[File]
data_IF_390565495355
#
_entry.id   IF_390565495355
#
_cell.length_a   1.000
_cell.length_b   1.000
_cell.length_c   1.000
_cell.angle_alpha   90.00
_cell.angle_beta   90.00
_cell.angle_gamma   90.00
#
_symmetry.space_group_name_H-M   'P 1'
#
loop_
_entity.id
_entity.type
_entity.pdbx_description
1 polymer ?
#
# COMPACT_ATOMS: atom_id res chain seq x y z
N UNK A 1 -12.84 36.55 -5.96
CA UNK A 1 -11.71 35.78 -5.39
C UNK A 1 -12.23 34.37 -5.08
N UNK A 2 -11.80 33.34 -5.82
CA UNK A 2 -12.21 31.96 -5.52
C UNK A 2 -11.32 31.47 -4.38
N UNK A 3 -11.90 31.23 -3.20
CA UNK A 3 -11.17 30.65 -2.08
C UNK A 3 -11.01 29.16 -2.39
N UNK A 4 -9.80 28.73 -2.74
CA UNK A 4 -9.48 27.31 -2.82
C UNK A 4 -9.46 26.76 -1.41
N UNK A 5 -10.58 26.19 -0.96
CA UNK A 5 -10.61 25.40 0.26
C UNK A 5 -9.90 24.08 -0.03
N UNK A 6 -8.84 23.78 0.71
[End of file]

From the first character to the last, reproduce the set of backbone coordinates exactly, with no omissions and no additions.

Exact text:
data_IF_390565495355
#
_entry.id   IF_390565495355
#
_cell.length_a   1.000
_cell.length_b   1.000
_cell.length_c   1.000
_cell.angle_alpha   90.00
_cell.angle_beta   90.00
_cell.angle_gamma   90.00
#
_symmetry.space_group_name_H-M   'P 1'
#
loop_
_entity.id
_entity.type
_entity.pdbx_description
1 polymer ?
#
# COMPACT_ATOMS: atom_id res chain seq x y z
N UNK A 1 -12.84 36.55 -5.96
CA UNK A 1 -11.71 35.78 -5.39
C UNK A 1 -12.23 34.37 -5.08
N UNK A 2 -11.80 33.34 -5.82
CA UNK A 2 -12.21 31.96 -5.52
C UNK A 2 -11.32 31.47 -4.38
N UNK A 3 -11.90 31.23 -3.20
CA UNK A 3 -11.17 30.65 -2.08
C UNK A 3 -11.01 29.16 -2.39
N UNK A 4 -9.80 28.73 -2.74
CA UNK A 4 -9.48 27.31 -2.82
C UNK A 4 -9.46 26.76 -1.41
N UNK A 5 -10.58 26.19 -0.96
CA UNK A 5 -10.61 25.40 0.26
C UNK A 5 -9.90 24.08 -0.03
N UNK A 6 -8.84 23.78 0.71